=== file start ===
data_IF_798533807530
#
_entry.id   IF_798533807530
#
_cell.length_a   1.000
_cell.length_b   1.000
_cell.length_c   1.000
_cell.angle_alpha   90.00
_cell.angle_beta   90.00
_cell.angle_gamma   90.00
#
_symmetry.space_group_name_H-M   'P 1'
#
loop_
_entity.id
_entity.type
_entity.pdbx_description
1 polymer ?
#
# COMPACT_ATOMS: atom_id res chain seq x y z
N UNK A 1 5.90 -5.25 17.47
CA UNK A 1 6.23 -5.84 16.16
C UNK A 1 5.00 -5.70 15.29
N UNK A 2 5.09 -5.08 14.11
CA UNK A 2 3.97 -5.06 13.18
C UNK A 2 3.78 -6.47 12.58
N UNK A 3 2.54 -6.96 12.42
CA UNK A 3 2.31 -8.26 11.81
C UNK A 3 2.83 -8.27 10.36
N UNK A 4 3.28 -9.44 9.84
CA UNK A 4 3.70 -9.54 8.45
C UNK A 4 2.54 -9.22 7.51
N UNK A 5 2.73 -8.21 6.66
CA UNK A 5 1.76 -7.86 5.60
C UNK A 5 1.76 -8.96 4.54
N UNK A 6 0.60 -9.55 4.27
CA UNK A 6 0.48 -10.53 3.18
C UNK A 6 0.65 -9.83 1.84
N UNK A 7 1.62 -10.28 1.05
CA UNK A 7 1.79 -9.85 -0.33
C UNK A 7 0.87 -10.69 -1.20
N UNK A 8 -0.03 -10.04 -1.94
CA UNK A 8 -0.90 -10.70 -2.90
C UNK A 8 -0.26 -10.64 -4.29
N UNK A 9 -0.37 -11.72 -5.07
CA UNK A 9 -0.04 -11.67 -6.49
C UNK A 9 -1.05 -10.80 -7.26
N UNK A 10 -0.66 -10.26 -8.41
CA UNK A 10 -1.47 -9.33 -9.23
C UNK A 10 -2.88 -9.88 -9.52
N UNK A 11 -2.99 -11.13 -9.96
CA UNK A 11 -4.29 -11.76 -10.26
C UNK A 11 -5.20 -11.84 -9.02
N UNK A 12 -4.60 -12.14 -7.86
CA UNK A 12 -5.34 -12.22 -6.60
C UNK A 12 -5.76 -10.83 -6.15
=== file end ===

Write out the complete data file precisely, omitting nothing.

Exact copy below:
data_IF_798533807530
#
_entry.id   IF_798533807530
#
_cell.length_a   1.000
_cell.length_b   1.000
_cell.length_c   1.000
_cell.angle_alpha   90.00
_cell.angle_beta   90.00
_cell.angle_gamma   90.00
#
_symmetry.space_group_name_H-M   'P 1'
#
loop_
_entity.id
_entity.type
_entity.pdbx_description
1 polymer ?
#
# COMPACT_ATOMS: atom_id res chain seq x y z
N UNK A 1 5.90 -5.25 17.47
CA UNK A 1 6.23 -5.84 16.16
C UNK A 1 5.00 -5.70 15.29
N UNK A 2 5.09 -5.08 14.11
CA UNK A 2 3.97 -5.06 13.18
C UNK A 2 3.78 -6.47 12.58
N UNK A 3 2.54 -6.96 12.42
CA UNK A 3 2.31 -8.26 11.81
C UNK A 3 2.83 -8.27 10.36
N UNK A 4 3.28 -9.44 9.84
CA UNK A 4 3.70 -9.54 8.45
C UNK A 4 2.54 -9.22 7.51
N UNK A 5 2.73 -8.21 6.66
CA UNK A 5 1.76 -7.86 5.60
C UNK A 5 1.76 -8.96 4.54
N UNK A 6 0.60 -9.55 4.27
CA UNK A 6 0.48 -10.53 3.18
C UNK A 6 0.65 -9.83 1.84
N UNK A 7 1.62 -10.28 1.05
CA UNK A 7 1.79 -9.85 -0.33
C UNK A 7 0.87 -10.69 -1.20
N UNK A 8 -0.03 -10.04 -1.94
CA UNK A 8 -0.90 -10.70 -2.90
C UNK A 8 -0.26 -10.64 -4.29
N UNK A 9 -0.37 -11.72 -5.07
CA UNK A 9 -0.04 -11.67 -6.49
C UNK A 9 -1.05 -10.80 -7.26
N UNK A 10 -0.66 -10.26 -8.41
CA UNK A 10 -1.47 -9.33 -9.23
C UNK A 10 -2.88 -9.88 -9.52
N UNK A 11 -2.99 -11.13 -9.96
CA UNK A 11 -4.29 -11.76 -10.26
C UNK A 11 -5.20 -11.84 -9.02
N UNK A 12 -4.60 -12.14 -7.86
CA UNK A 12 -5.34 -12.22 -6.60
C UNK A 12 -5.76 -10.83 -6.15